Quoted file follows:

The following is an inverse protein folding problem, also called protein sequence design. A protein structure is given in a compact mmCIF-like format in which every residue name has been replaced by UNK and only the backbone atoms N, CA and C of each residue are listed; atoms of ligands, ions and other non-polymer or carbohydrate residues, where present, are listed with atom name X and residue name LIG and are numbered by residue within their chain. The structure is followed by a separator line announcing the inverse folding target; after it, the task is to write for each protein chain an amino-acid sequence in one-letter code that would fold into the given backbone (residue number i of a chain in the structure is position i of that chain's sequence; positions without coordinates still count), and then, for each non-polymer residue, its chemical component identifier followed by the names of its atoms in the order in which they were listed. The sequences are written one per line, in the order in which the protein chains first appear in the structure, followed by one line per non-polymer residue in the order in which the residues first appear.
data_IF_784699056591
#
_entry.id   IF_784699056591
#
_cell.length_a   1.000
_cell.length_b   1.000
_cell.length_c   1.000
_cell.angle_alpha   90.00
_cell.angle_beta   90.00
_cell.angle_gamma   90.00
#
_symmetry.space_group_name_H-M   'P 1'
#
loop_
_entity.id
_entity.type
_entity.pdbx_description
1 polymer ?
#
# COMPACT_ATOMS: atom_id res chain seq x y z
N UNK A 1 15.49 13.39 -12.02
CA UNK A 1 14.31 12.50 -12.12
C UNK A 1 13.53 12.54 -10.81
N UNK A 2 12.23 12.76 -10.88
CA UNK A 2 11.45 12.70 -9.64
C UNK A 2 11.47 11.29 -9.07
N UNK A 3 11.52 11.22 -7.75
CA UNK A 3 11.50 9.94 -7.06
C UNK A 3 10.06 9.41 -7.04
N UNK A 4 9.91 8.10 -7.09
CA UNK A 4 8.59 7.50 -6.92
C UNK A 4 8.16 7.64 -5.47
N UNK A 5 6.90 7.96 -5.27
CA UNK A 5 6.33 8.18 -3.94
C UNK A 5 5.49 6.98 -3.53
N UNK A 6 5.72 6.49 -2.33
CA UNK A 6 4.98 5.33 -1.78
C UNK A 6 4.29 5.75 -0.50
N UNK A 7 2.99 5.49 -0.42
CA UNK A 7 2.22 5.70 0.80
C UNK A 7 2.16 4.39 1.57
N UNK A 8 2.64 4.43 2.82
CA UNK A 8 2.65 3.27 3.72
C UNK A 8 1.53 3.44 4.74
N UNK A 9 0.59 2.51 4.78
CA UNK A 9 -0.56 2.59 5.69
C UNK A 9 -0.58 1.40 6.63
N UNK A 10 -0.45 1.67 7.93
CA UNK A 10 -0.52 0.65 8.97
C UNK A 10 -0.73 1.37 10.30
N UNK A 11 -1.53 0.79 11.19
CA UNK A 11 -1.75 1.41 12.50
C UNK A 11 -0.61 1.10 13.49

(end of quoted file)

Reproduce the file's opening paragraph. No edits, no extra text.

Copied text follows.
The following is an inverse protein folding problem, also called protein sequence design. A protein structure is given in a compact mmCIF-like format in which every residue name has been replaced by UNK and only the backbone atoms N, CA and C of each residue are listed; atoms of ligands, ions and other non-polymer or carbohydrate residues, where present, are listed with atom name X and residue name LIG and are numbered by residue within their chain. The structure is followed by a separator line announcing the inverse folding target; after it, the task is to write for each protein chain an amino-acid sequence in one-letter code that would fold into the given backbone (residue number i of a chain in the structure is position i of that chain's sequence; positions without coordinates still count), and then, for each non-polymer residue, its chemical component identifier followed by the names of its atoms in the order in which they were listed. The sequences are written one per line, in the order in which the protein chains first appear in the structure, followed by one line per non-polymer residue in the order in which the residues first appear.